I’ve mentioned WeChat, a messaging application produced by Tencent, during my visits to your classes. Beyond its functionality as a messaging app, it provides a window into modern Chinese culture both in design and usage. The article posted at this link (Evernote) describes its use as a marketing/selling tool.
Full link to Article: https://www.evernote.com/l/AEISPwxN4TdE57qsMCQ4m-2Xd9BsBajd4YU
As I said in an earlier email, there are many currency conversion apps available. Here’s the one that I use: XE Currency This links to the Android version but all popular mobile operating systems are supported. I use the IOS version and it works well.
“The Renminbi in Foreign Exchange
During the command economy, the Chinese Yuan Renminbi was set to unrealistic exchange values and as a result, severe currency guidelines were put in place. When China’s economy opened in 1978, the Yuan Renminbi was only used domestically and foreigners used exchange certificates; this led to a powerful black market. From 1997 to 2005, the Chinese government pegged the Chinese Yuan Renminbi to the US Dollar at approximately 8.3 CNY to 1 USD. In 2005, a flexible mechanism of exchange rates was phased in, with the RMB being re-evaluated to 8.1 Renminbi per US dollar. The Chinese government launched a pilot program in 2009, allowing some businesses in Guangdong and Shanghai to execute business and trade transactions with counterparties in Hong Kong, Macau, and select nations. The program has since expanded to all areas of China and all international counterparties. China has also made agreements with Australia, Japan, Thailand, Russia, and Vietnam to allow for direct currency trade, instead of converting to the US Dollar. As a managed float, the Renminbi’s value is determined by a basket of foreign currencies.” … from the XE Currency website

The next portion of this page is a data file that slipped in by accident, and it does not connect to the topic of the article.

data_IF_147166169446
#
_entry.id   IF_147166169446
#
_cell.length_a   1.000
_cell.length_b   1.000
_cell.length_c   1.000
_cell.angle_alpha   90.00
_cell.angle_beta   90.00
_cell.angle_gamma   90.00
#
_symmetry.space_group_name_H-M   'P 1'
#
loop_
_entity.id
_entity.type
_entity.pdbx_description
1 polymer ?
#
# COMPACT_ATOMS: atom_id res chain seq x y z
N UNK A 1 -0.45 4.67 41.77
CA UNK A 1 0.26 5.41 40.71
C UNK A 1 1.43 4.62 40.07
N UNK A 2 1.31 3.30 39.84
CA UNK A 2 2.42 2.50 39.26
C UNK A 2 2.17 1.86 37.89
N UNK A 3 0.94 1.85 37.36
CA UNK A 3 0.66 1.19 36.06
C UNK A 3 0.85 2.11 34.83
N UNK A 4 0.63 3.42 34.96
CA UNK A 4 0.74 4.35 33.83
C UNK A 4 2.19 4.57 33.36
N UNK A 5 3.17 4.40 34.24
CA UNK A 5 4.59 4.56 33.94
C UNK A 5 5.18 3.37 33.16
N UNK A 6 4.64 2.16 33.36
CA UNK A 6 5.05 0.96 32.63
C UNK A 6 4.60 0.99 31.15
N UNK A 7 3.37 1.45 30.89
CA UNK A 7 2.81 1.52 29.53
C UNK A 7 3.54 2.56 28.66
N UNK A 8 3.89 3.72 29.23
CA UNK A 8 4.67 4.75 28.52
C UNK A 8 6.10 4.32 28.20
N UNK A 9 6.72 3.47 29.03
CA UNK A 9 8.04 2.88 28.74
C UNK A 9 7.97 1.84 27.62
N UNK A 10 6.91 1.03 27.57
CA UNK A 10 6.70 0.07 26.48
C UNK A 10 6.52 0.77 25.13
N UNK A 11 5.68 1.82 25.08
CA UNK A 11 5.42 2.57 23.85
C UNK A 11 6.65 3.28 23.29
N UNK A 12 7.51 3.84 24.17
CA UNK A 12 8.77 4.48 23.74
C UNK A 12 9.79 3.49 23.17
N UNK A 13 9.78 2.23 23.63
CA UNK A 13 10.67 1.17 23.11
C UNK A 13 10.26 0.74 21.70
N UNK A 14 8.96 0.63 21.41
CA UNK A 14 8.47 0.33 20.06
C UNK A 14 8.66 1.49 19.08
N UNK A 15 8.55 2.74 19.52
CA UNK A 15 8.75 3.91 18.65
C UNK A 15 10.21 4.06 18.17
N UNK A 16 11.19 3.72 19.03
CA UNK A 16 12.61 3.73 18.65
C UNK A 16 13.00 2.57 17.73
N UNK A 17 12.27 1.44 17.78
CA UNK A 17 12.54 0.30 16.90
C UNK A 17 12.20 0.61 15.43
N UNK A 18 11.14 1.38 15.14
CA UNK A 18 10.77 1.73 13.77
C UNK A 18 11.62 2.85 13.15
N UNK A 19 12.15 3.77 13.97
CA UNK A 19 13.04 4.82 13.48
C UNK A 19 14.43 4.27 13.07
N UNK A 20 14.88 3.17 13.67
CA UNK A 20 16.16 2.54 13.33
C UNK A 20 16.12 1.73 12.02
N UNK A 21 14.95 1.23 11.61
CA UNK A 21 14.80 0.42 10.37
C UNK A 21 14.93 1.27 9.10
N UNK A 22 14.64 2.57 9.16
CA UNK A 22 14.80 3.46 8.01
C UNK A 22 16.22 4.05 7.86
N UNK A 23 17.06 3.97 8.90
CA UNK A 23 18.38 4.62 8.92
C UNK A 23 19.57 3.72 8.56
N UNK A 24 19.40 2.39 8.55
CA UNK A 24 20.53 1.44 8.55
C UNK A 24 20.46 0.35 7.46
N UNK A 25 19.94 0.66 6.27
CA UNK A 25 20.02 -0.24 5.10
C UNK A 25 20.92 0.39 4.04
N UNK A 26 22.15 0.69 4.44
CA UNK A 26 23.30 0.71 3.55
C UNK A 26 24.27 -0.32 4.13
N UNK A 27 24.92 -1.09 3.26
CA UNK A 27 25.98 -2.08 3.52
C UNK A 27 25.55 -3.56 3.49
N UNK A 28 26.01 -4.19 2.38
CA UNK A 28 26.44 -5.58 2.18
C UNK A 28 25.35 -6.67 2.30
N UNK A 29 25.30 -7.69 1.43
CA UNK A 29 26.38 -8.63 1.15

China has recently announced the relaxation, if not lifting, of the “one-child” policy. Behind this policy, implemented in 1980, are millions of ghost children, born in violation of the policy and deprived of the hukou, the “foundation of Chinese civic life.”
This is a long read (links to Globe and Mail newspaper) but useful for understanding one aspect of the Macro Environment of China: laws and social policy.
… from the article: “The foundation of Chinese civic life is the hukou, a maroon-and-gold household-registration document. It is a form of identity used to control people’s movements inside the country, set up by the Communist regime, and similar to systems used in Soviet Russia and imperial China. With it, a person can secure a national-identification card, attend school, access basic medical services, find a place to live, board a bus or train, open a bank account, get a job, and secure a passport. Without it, each of those things becomes difficult and, for those with too little money or too few connections, often impossible.”
Here’s a link to the information contained in the PowerPoint about the 2016 IBR that I used with the EMBA groups in November 2015.
The South China Sea has been in the news this week as the U.S. sent a military vessel into the waters that China claims as its own.
Though this piece first appeared in 2013, it still presents an up-close look at what we sometimes call the Spratly Islands. The link is to the New York Times.